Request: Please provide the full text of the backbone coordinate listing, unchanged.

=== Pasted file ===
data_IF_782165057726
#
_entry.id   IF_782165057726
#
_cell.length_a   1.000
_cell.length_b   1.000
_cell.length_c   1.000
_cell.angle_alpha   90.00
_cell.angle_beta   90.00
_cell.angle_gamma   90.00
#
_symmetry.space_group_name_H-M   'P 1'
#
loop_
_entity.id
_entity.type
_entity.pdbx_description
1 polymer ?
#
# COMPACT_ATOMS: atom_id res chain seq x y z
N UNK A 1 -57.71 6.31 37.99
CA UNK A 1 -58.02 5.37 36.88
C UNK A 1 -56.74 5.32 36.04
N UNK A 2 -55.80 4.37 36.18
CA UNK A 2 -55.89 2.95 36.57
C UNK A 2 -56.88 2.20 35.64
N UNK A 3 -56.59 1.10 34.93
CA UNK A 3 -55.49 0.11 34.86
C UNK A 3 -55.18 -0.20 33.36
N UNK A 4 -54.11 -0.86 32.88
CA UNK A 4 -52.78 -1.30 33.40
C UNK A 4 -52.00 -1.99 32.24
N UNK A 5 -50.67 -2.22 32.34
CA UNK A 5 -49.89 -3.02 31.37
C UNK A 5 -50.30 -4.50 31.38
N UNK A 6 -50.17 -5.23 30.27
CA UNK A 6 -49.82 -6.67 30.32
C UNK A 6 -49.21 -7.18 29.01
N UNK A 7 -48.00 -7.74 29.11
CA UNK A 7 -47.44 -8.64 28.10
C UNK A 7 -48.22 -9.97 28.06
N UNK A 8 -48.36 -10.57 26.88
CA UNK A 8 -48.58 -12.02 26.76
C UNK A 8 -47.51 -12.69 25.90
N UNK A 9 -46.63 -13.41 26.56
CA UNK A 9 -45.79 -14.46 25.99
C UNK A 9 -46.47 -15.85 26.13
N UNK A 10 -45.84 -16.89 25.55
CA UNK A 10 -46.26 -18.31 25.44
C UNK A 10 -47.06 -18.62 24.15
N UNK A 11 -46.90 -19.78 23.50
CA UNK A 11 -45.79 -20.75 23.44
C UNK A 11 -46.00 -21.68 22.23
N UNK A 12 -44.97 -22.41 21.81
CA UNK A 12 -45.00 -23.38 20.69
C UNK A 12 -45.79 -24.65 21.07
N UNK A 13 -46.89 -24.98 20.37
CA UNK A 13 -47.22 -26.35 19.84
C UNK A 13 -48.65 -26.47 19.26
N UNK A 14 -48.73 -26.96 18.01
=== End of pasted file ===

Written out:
data_IF_782165057726
#
_entry.id   IF_782165057726
#
_cell.length_a   1.000
_cell.length_b   1.000
_cell.length_c   1.000
_cell.angle_alpha   90.00
_cell.angle_beta   90.00
_cell.angle_gamma   90.00
#
_symmetry.space_group_name_H-M   'P 1'
#
loop_
_entity.id
_entity.type
_entity.pdbx_description
1 polymer ?
#
# COMPACT_ATOMS: atom_id res chain seq x y z
N UNK A 1 -57.71 6.31 37.99
CA UNK A 1 -58.02 5.37 36.88
C UNK A 1 -56.74 5.32 36.04
N UNK A 2 -55.80 4.37 36.18
CA UNK A 2 -55.89 2.95 36.57
C UNK A 2 -56.88 2.20 35.64
N UNK A 3 -56.59 1.10 34.93
CA UNK A 3 -55.49 0.11 34.86
C UNK A 3 -55.18 -0.20 33.36
N UNK A 4 -54.11 -0.86 32.88
CA UNK A 4 -52.78 -1.30 33.40
C UNK A 4 -52.00 -1.99 32.24
N UNK A 5 -50.67 -2.22 32.34
CA UNK A 5 -49.89 -3.02 31.37
C UNK A 5 -50.30 -4.50 31.38
N UNK A 6 -50.17 -5.23 30.27
CA UNK A 6 -49.82 -6.67 30.32
C UNK A 6 -49.21 -7.18 29.01
N UNK A 7 -48.00 -7.74 29.11
CA UNK A 7 -47.44 -8.64 28.10
C UNK A 7 -48.22 -9.97 28.06
N UNK A 8 -48.36 -10.57 26.88
CA UNK A 8 -48.58 -12.02 26.76
C UNK A 8 -47.51 -12.69 25.90
N UNK A 9 -46.63 -13.41 26.56
CA UNK A 9 -45.79 -14.46 25.99
C UNK A 9 -46.47 -15.85 26.13
N UNK A 10 -45.84 -16.89 25.55
CA UNK A 10 -46.26 -18.31 25.44
C UNK A 10 -47.06 -18.62 24.15
N UNK A 11 -46.90 -19.78 23.50
CA UNK A 11 -45.79 -20.75 23.44
C UNK A 11 -46.00 -21.68 22.23
N UNK A 12 -44.97 -22.41 21.81
CA UNK A 12 -45.00 -23.38 20.69
C UNK A 12 -45.79 -24.65 21.07
N UNK A 13 -46.89 -24.98 20.37
CA UNK A 13 -47.22 -26.35 19.84
C UNK A 13 -48.65 -26.47 19.26
N UNK A 14 -48.73 -26.96 18.01